This edited collection is a major contribution to the current development of a ‘material turn’ in the social sciences and humanities. It does so by exploring new understandings of how power is made up and exercised by examining the role of material infrastructures in the organization of state power and the role of material cultural practices in the organization of colonial forms of governance.
A diverse range of historical examples is drawn on in illustrating these concerns – from the role of territorial engineering projects in seventeenth-century France through the development of the postal system in nineteenth-century Britain to the relations between the state and road-building in contemporary Peru, for example. The colonial contexts examined are similarly varied, ranging from the role of photographic practices in the constitution of colonial power in India and the measurement of the bodies of the colonized in French colonial practices to the part played by the relations between museums and expeditions in the organization of Australian forms of colonial rule. These specific concerns are connected to major critical re-examination of the limits of the earlier formulations of cultural materialism and the logic of the ‘cultural turn’.
The collection brings together a group of key international scholars whose work has played a leading role in debates in and across the fields of history, visual culture studies, anthropology, geography, cultural studies, museum studies, and literary studies.
Table of Contents
Material Powers Introduction Patrick Joyce and Tony Bennett Part 1: A History of the Categories 1. Matter and Materialism: A Brief Prehistory of the Present John Frow 2. Locating Matter: The Place of Materiality in Urban History Chris Otter 3. The Matter of Materialism: Literary Mediations Bill Brown Part 2: Assembling the State 4. The Unintended State Chandra Mukerji 5. Filing the Raj: Political Technologies of the Imperial British State Patrick Joyce 6. Abstraction, Materiality and the ‘Science of the Concrete’ in Engineering Practice Penny Harvey and Hannah Knox Part 3: Colonial Materialities 7. Camerawork as Technical Practice in Colonial India Christopher Pinney 8. Exploring the Senses and Exploiting the Land : Railroads, Bodies and Measurement in Nineteenth-Century French Colonies Nélia Dias 9. Making and Mobilising Worlds: Assembling and Governing the Other Tony Bennett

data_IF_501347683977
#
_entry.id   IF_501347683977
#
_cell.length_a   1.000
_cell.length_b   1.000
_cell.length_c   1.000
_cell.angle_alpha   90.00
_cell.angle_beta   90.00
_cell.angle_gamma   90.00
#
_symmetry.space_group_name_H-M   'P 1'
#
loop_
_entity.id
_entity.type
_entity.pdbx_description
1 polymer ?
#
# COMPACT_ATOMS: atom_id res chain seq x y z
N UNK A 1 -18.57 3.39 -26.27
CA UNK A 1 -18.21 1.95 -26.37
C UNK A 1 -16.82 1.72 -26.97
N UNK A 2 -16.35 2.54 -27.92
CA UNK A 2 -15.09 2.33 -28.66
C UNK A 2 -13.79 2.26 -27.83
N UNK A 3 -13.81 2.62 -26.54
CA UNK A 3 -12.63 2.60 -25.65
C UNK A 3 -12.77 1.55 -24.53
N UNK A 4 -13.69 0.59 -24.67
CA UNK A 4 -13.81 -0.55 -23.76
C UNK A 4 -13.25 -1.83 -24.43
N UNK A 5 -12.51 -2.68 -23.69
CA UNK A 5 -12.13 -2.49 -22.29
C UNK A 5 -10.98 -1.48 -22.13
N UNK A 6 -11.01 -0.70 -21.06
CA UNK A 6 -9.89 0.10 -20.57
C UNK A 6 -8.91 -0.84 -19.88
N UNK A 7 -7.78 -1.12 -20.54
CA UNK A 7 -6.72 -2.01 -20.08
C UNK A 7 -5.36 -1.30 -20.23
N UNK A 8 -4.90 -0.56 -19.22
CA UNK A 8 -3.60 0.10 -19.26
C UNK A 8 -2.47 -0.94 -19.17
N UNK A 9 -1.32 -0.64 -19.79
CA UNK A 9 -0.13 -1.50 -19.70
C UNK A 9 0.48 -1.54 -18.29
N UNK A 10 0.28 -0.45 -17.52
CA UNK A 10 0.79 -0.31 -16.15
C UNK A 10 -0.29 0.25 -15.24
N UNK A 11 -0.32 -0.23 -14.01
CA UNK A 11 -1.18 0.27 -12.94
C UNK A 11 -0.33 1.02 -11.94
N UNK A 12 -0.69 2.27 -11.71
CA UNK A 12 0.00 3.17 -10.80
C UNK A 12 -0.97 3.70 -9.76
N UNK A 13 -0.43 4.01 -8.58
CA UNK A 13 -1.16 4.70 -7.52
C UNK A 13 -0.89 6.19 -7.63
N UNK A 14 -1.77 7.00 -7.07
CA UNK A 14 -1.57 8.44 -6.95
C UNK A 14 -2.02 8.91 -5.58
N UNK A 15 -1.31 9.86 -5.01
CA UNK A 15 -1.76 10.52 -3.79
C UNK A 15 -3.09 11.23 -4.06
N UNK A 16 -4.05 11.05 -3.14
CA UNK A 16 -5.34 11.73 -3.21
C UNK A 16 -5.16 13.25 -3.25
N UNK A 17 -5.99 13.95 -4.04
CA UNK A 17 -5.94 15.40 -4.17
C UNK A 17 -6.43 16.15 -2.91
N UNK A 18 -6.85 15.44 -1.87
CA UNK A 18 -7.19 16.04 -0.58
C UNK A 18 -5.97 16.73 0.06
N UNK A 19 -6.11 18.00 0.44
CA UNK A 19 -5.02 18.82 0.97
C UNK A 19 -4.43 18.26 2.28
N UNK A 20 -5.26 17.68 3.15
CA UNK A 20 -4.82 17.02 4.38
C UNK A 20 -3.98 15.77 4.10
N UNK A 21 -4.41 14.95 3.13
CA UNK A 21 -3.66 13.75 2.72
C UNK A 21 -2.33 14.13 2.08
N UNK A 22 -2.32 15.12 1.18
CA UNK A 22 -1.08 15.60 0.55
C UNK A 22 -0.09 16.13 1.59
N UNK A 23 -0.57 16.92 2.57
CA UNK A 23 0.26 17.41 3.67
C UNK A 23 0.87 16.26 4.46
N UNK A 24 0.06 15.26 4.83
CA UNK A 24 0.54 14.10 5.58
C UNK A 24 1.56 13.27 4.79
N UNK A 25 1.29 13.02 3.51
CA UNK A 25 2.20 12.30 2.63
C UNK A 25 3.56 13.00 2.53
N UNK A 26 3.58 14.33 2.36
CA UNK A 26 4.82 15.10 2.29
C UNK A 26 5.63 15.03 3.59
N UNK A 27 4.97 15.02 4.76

Tony Bennett is Research Professor of Social and Cultural Theory in the Centre for Cultural Research at the University of Western Sydney. He is also a Professorial Fellow in the School of Culture and Communication at the University of Melbourne and a Visiting Professor at the Open University in the UK. Recent publications include Culture: A Reformer’s Science (Sage, 1998), Pasts Beyond Memory: Evolution, Museums, Colonialism (Routledge, 2004), and Culture, Class, Distinction, with Mike Savage, Elizabeth Silva, Alan Warde, Modesto Gayo-Cal and David Wright (Routledge, 2008).
Patrick Joyce is Professor Emeritus at the University of Manchester, and currently Visiting Professor of Sociology at the London School of Economics and Fernand Braudel Fellow in History at the European University Institute, Florence. He has published widely on the history of work, class and popular politics, in recent times developing an interest in historical aspects of governmentality. His publications include Visions of the People (Cambridge University Press, 1991), The Oxford Reader on Class (Oxford University Press, 1995), The Social in Question (Routledge, 2001), and The Rule of Freedom (Verso, 2003).